These comments reflect a growing anger and hostility to the ANF bureaucracy among the health workers, who expressed their determination to fight with calls for strikes, sickouts and mass resignations.
The vast gulf between these sentiments and the attempts by the ANF to suppress any action demonstrate that unless workers take matters into their own hands, they will be sold out.
Anger and determination alone are not enough to defeat a tripartite assault by the Labor government, WAIRC and the ANF bureaucracy on nurses’ pay, conditions and basic rights. WA nurses need to build new organisations of struggle, rank-and-file committees, through which to democratically develop demands based on the needs of workers, not what the government or union says is “realistic,” and prepare a plan of action to fight for them.
This will require a political fight against the straitjacket of the industrial courts and the anti-strike laws they enforce. This means a frontal attack on the unions and Labor, which have collaborated over decades to impose upon the Australian working class the most draconian industrial relations legislation of any advanced capitalist country.
The “Secure Jobs, Better Pay” bill, passed by the federal Labor government last week with the eager support of the unions, will even more tightly constrict the ability of workers to take industrial action in opposition to attacks on their pay and conditions. The purpose of this is to shut down opposition to the Albanese government’s broader agenda of slashing wages and social spending, including on public health.
Workers on social media also raised the necessity to broaden the struggle. Kathryn Stark wrote, “the ANF needs to step up and get the support of other unions as well as the federal branch.”
But the union bureaucracy is doing the opposite. By promoting comparisons of penalty rates in WA with those in other states, Reah is deliberately seeking to drive a wedge between workers across the country.
A similar method has been employed by the union leadership in New South Wales (NSW) throughout a dispute that has seen nurses carry out five statewide strikes this year. The state Nurses and Midwives’ Association (NSWNMA) has highlighted supposedly favourable conditions in other (Labor-led) states in order to divert the struggle of health workers into a campaign to elect a state Labor government in March 2023.
The vicious attack on the basic industrial rights of nurses in WA, with Labor at the helm, exposes as utterly fraudulent the NSWNMA’s claim that the Liberal-Nationals bear sole responsibility for the dire conditions confronting health workers in NSW.
The Australian Nursing and Midwifery Federation’s (ANMF) federal Facebook page, along with those of its branches in other states, are completely silent about the provocation against nurses in WA. This is a deliberate strategy adopted by the ANMF and its branches to suppress a unified struggle by nurses across the country.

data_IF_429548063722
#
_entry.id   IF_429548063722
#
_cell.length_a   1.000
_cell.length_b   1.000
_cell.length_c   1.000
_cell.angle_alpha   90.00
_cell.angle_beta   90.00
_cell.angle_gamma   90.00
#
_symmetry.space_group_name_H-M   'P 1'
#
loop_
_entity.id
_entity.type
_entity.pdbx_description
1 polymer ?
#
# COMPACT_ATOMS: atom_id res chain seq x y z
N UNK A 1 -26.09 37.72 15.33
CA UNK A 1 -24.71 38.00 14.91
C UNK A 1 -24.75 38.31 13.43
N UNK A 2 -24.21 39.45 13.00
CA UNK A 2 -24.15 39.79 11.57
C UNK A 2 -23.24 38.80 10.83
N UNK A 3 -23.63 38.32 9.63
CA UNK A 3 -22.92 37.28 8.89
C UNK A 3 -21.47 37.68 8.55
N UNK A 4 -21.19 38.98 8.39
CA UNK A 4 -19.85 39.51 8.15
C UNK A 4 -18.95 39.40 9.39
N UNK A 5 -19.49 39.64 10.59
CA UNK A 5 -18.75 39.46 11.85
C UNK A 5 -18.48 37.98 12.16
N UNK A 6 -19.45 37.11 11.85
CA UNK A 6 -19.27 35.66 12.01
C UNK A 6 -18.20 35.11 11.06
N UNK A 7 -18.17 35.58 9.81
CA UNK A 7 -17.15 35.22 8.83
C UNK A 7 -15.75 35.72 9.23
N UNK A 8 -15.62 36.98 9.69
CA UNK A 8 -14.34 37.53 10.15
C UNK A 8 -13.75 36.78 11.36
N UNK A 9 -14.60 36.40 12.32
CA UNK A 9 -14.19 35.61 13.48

The reality is that, in every state, health workers confront a deepening assault on pay and conditions that have already been going backwards for years, under the careful supervision of the union bureaucracy.
Around the country, decades of cuts to health funding by all state, territory and federal governments, Labor and Liberal-National alike, have not only left health workers with barely liveable wages, but have placed the hospital system in a state of constant crisis. This has been massively exacerbated by the ongoing COVID-19 pandemic, itself the result of the bipartisan and union-backed adoption of “let it rip” policies.
The WA Labor government played a critical role in the reopening agenda. Broad public support for public health measures against COVID-19 compelled the government to maintain the state’s “hard border” until March this year. It was only after McGowan’s capitulation that the Australian ruling elite was able to declare that there could be no further disruption to the profits of big business in the interest of public health.
As a result of crippling staff shortages and an influx of COVID-19 patients, hospitals across Australia have repeatedly been forced to turn sick people away, while patients are treated in corridors and sleep on floors.
The fact that, under these conditions, governments are implementing further cuts to health funding, is an unanswerable indictment of capitalism, under which the health and lives of ordinary people are completely subordinated to the profit demands of big business.
The struggle for decent pay and conditions for nurses and midwives, and a high-quality public health system, freely available to all, is thus inseparable from the fight for an alternative socialist perspective based on meeting the needs of working people and society.